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Samsung Note 10+ Teardown – TWO Wireless Chargers?


The Galaxy Note 10 is usually the Swiss Army
Knife of all smartphones. It’s the phone that
has everything and can do everything…or
at least it used to be before Samsung removed
the headphone jack. Today we’re going to review
the Galaxy Note 10+ from the inside, see what
makes it tick, and see if there was actually
room for that jack. Let’s get started.
Let’s get started.
You have to hold the power
and volume down button at the same time to
turn off the phone…because that makes a
whole lot of sense.
Let’s get started.
[Intro]
This video is actually going to be super interesting.
The Note 10+ is arguably one of the most feature-rich
smartphones on the market right now. To remove
the vivid back panel, we’ll break out the
heat gun. Glass and metal sandwiches tend
to all be built the same. With a glass panel,
I do have to take special care not to flex
the glass too much or the whole thing might
shatter.
Once the adhesive is warmed up and softened
underneath the glass, my suction cup can pull
up and my razor blade and pry tools can slice
through the adhesive that’s holding the panel
to the frame. It’s a very tedious process.
The inexpensive plastic Galaxy A50 was just
as colorful as this Note 10, and it used a
plastic panel which is way more durable than
glass. One thing that makes this Note 10 even
harder than usual to open up is the curve
of the glass that wraps around the side portions
of the phone. Any pressure in the wrong spot
along that curve might shatter the whole panel.
With enough time, patience, and a slight headache
from looking at this flashy tie-dyed tech,
we finally get the back panel to separate
from the phone. The rear glass doesn’t have
any electronics attached to it. All the wireless
charging is built into the phone body.
To go deeper, we’ll have to remove 14 normal
Phillips head screws. Thumbs up to Samsung
for not using proprietary screws. Once those
are out I can fold over the metal plate and
unplug the golden battery connector. The wireless
charging coil is plugged in right next to
it. Unplugging that releases the wireless
coil from the phone. You might be thinking
to yourself, ‘Hey Jerry, why do you keep calling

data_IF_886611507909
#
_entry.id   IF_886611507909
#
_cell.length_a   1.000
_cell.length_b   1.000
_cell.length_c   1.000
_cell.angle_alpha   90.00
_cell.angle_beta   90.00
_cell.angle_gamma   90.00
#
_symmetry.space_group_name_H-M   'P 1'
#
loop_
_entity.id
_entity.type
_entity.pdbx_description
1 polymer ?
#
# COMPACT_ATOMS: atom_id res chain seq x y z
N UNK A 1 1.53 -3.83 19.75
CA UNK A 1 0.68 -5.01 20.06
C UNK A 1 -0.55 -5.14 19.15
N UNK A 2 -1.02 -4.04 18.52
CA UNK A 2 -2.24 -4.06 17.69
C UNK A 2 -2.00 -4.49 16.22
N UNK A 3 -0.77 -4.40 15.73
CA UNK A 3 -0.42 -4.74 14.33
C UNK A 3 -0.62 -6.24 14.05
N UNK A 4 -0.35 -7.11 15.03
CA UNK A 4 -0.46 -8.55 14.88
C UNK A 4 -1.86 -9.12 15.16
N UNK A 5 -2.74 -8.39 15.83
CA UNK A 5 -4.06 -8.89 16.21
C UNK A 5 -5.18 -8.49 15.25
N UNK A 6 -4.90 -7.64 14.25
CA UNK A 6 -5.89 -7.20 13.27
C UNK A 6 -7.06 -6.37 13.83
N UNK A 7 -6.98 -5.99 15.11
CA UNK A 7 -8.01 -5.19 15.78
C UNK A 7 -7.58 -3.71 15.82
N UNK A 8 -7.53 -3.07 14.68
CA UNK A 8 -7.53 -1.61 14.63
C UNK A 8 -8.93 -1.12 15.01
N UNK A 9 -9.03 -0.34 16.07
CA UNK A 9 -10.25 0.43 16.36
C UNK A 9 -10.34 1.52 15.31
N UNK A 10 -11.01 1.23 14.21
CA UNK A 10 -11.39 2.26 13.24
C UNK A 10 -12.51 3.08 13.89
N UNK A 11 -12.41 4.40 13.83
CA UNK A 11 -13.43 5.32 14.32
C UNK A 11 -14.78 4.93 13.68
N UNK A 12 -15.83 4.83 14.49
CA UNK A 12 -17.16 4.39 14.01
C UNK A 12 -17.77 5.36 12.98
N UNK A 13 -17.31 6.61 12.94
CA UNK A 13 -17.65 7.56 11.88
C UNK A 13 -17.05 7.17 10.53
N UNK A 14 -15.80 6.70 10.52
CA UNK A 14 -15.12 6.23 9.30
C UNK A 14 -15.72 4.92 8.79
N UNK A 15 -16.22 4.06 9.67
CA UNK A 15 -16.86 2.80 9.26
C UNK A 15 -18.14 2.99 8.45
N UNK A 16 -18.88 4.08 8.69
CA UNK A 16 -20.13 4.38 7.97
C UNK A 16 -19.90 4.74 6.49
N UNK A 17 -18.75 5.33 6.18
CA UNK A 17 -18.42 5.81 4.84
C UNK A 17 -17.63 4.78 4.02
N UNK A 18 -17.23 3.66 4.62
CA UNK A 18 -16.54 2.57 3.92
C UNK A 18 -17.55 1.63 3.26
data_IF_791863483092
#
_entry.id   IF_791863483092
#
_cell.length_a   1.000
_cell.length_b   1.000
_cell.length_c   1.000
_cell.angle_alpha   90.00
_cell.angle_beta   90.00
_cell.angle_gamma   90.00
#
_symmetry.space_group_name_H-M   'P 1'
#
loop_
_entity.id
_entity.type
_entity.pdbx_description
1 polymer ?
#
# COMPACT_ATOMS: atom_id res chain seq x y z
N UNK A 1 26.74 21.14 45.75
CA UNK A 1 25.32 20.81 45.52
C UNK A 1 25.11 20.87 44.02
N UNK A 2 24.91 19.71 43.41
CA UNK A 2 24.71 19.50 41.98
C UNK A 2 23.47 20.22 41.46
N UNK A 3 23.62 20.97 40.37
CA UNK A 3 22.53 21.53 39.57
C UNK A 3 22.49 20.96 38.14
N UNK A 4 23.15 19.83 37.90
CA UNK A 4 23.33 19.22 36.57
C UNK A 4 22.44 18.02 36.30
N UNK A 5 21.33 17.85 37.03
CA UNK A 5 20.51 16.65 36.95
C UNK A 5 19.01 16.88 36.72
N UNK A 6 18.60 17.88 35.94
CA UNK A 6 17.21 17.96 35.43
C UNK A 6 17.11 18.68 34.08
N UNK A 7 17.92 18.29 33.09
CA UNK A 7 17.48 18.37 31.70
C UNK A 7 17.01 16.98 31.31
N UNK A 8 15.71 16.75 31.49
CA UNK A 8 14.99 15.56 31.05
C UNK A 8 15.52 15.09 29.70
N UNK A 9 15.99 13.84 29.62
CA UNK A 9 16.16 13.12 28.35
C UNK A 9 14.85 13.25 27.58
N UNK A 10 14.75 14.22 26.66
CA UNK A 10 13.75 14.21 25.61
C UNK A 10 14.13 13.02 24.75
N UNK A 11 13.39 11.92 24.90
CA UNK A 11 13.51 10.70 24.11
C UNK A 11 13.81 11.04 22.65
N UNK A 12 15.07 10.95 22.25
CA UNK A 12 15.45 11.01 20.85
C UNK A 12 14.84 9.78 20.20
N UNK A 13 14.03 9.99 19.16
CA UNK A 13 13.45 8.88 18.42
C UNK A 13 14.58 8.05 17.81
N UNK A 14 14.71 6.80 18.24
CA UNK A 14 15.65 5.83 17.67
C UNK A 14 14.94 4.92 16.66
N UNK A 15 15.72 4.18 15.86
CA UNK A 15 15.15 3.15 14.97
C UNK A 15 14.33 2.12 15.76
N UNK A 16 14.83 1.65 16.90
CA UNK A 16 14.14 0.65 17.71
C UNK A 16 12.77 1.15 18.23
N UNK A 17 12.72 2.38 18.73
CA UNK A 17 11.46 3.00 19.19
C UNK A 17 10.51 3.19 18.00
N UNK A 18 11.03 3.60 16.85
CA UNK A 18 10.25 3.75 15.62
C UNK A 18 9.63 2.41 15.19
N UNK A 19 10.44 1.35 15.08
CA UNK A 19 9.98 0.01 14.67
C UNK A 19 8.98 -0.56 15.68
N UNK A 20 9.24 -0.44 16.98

this black sheet a coil?’ That’s because it
is. You can see the circular shape of the
copper windings underneath the black covering.
These internal copper windings inside the
Note 10+ will rest on top of the copper windings
found inside of a wireless charging pad. The
pair of coils creates an electromagnetic field
through which energy can transfer into the
phone. This might come as a surprise, but
this large wireless charging coil isn’t the
only wireless coil found inside the Note 10.
On the left side of the phone we see a large
rectangular housing. This is used to store
the s-pen, and at the very top of that housing
where the tip of the pen sits when it’s parked
inside of the phone is a little baby wireless
charger. I can peel off the black tape to
reveal the miniature copper coils that sit
right on top of the coils wrapped around the
tip of the stylus. Once again creating two
sets of coils that form another smaller electromagnetic
field. Power flows from the phone battery
through the two coils and into the s-pen capacitor
which we discovered when we carefully disassembled
the s-pen in the durability test video. This
wireless transfer is also why the s-pen cannot
be made from metal since metal obstructs wireless
charging. It’s some pretty mind blowing tech
and we’ve barely even started this teardown.
Let’s pull off the top black plastics. This
reveals a dual colored motherboard – both
blue and green. A transparent Note 10 would
look pretty awesome. I’ll unplug the power
and volume buttons. The connectors just unplug
like a little Lego. I can remove the front
facing camera. It’s a 10 megapixel little
guy with no optical image stabilization. The
black square here in the center of the motherboard
is the earpiece strangely enough. It’s in
a weird location. We’ll dig more into that
in just a second. I’ll pop off the three ribbon
cables down here along the bottom of the motherboard,
along with another ribbon on the right side,
each unsnapping like a little Lego. Then I